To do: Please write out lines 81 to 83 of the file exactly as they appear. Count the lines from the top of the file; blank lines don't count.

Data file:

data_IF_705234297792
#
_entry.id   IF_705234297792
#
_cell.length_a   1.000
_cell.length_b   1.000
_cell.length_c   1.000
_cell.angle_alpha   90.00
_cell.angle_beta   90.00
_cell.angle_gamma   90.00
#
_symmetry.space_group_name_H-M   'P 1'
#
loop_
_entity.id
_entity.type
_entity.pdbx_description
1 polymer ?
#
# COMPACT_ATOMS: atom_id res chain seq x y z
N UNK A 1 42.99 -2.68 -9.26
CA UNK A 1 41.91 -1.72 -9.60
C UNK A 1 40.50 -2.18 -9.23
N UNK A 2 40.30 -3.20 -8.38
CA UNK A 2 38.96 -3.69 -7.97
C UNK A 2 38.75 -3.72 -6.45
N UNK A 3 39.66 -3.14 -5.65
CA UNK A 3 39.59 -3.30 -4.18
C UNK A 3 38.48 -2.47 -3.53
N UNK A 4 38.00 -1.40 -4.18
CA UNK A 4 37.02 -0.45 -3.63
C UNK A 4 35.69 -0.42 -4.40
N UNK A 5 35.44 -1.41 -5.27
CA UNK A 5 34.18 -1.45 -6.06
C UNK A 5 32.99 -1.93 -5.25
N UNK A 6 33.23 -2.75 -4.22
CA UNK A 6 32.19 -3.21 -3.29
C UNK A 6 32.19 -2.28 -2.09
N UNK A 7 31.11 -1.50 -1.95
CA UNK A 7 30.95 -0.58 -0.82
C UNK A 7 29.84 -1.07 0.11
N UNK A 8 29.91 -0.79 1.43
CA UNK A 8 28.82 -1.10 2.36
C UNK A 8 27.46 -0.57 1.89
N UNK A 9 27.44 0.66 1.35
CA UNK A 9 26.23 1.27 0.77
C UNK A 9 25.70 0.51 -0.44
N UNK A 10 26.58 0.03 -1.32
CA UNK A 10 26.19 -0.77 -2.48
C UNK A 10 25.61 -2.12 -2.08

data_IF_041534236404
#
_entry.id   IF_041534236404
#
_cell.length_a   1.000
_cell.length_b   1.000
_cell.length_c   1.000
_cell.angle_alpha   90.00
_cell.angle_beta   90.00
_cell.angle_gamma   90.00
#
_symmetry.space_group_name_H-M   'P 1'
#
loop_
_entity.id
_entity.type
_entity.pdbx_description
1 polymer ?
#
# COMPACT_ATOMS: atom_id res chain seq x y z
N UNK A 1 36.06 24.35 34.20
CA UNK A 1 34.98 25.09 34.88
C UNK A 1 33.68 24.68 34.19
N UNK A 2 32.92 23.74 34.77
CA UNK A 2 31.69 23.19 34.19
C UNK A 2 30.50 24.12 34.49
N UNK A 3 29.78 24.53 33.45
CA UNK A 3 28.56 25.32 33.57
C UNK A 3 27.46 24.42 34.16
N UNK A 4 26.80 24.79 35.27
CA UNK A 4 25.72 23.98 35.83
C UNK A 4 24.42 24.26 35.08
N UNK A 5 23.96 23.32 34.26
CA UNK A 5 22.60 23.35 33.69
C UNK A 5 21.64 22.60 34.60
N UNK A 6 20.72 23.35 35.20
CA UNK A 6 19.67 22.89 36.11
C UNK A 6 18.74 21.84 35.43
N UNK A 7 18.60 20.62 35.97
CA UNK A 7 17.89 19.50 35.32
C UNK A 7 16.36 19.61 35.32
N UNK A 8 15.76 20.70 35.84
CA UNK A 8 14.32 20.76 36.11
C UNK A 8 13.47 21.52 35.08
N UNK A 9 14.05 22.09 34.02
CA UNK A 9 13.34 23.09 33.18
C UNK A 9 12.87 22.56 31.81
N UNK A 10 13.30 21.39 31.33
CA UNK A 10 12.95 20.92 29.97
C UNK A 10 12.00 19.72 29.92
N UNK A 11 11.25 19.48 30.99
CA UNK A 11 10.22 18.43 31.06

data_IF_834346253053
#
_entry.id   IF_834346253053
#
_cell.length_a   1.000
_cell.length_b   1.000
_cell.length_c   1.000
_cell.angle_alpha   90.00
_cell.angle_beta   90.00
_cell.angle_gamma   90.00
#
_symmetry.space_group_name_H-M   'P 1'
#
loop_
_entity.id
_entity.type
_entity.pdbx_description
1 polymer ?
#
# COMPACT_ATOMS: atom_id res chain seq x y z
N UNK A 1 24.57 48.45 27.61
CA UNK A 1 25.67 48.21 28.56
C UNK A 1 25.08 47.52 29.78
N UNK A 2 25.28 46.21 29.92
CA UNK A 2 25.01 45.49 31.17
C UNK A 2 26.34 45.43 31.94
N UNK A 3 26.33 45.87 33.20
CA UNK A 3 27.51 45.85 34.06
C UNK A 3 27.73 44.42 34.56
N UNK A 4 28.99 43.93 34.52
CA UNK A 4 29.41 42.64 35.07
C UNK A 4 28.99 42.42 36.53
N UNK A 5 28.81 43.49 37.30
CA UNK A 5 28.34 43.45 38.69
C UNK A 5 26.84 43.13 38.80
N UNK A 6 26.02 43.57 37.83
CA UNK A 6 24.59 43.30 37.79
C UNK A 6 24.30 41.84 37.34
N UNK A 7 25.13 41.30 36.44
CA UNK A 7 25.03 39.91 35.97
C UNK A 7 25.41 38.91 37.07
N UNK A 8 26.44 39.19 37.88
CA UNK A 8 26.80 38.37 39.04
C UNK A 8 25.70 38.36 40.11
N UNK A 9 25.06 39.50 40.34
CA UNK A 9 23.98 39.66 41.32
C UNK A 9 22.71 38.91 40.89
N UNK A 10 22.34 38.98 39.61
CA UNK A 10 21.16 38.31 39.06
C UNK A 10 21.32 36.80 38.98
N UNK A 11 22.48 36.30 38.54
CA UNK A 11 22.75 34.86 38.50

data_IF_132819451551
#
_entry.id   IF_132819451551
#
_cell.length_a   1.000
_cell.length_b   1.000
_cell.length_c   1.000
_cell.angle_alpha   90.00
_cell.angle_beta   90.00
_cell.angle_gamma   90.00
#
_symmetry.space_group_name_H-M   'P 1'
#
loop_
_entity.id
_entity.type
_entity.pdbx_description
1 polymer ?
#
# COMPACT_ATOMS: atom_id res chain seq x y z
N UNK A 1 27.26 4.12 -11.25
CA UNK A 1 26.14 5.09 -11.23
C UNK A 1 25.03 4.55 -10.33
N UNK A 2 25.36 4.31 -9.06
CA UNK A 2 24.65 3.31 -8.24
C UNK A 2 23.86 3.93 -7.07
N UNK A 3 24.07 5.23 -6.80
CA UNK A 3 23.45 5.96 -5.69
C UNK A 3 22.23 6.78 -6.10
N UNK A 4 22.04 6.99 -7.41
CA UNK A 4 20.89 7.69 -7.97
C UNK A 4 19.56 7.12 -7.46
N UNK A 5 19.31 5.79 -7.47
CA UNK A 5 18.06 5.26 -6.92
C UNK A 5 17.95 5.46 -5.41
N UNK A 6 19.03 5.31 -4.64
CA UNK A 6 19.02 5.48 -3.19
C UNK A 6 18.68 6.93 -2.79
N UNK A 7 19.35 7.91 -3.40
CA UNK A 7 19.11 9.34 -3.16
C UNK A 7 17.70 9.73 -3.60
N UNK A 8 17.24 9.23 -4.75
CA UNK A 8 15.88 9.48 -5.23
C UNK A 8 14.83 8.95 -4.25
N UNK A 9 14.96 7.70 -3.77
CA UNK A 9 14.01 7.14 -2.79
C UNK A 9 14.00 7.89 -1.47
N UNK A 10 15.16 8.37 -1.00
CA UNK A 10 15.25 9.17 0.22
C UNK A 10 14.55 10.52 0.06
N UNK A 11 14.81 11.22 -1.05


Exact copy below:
CA UNK A 4 25.72 23.98 35.83
C UNK A 4 24.42 24.26 35.08
N UNK A 5 23.96 23.32 34.26